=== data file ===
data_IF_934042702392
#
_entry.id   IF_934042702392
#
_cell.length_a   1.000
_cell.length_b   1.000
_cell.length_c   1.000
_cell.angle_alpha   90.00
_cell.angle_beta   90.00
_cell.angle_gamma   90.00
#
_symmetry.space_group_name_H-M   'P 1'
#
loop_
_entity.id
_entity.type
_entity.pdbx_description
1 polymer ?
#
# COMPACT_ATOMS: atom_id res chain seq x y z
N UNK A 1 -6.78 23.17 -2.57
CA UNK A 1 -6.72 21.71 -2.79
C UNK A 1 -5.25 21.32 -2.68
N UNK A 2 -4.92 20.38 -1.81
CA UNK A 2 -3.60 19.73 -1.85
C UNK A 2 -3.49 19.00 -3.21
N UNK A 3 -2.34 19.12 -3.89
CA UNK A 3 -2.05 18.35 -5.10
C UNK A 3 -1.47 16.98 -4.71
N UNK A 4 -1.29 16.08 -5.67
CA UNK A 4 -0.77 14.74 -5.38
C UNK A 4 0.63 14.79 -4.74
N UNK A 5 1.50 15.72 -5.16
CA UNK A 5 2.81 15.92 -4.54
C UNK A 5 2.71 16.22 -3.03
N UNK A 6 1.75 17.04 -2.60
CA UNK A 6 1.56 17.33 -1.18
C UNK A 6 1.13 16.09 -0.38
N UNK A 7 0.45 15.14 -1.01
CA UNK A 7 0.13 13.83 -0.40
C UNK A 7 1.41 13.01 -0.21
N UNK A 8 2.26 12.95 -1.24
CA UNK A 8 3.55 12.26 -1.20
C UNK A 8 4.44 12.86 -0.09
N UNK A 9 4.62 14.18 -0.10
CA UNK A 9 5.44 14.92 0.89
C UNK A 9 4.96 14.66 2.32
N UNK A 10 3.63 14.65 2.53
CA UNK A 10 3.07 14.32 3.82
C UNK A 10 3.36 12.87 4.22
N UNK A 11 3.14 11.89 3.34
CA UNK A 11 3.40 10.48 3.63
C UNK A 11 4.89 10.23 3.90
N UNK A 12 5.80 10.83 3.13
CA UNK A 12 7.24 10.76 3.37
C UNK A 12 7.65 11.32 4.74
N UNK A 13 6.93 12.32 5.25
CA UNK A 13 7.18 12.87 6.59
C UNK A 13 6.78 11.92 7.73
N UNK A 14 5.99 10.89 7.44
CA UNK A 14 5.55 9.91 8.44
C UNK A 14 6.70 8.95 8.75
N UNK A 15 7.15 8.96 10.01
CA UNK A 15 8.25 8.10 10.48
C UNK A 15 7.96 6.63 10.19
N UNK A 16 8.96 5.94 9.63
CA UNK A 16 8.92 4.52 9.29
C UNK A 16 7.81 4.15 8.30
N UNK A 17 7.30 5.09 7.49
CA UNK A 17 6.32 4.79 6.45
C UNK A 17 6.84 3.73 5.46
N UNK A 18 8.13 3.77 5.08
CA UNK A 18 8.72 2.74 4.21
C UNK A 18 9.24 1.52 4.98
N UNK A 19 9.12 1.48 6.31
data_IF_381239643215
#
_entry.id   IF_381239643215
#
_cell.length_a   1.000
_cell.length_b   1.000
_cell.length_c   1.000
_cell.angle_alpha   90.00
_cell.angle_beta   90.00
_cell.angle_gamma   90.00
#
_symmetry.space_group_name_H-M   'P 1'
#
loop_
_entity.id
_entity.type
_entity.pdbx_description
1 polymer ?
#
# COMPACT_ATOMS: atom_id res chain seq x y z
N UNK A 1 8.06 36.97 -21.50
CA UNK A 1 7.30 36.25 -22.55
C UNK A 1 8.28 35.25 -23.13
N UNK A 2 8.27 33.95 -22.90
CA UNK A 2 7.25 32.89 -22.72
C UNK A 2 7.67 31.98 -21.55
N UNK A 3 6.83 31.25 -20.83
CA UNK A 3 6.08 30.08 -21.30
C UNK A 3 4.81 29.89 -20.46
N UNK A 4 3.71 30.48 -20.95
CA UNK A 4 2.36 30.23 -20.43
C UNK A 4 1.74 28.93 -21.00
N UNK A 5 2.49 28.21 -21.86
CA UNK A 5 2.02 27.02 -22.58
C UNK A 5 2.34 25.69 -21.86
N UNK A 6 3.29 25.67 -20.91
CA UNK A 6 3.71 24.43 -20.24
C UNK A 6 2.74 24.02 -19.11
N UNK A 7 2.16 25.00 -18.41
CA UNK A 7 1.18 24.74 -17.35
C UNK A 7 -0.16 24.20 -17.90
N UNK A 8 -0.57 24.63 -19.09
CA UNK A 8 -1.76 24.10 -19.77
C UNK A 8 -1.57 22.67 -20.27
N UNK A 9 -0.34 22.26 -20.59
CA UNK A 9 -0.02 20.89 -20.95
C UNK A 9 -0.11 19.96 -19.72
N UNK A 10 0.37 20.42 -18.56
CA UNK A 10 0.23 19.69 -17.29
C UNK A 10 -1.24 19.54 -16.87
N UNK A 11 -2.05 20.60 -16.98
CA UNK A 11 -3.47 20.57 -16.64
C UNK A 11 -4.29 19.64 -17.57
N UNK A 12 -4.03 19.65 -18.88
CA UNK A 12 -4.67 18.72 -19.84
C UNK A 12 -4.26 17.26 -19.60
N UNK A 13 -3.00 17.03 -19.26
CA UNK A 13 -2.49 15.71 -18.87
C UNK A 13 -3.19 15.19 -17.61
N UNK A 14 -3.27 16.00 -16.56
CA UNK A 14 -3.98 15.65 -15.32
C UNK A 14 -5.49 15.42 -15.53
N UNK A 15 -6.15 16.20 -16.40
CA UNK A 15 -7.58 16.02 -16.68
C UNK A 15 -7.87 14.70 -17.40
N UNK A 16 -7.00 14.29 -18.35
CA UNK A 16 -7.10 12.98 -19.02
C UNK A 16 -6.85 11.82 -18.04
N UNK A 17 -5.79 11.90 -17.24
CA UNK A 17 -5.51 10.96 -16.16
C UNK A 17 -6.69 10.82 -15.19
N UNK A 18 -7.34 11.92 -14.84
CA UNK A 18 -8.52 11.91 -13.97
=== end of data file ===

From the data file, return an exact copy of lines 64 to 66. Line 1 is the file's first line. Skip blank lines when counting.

CA UNK A 15 8.25 8.10 10.48
C UNK A 15 7.96 6.63 10.19
N UNK A 16 8.96 5.94 9.63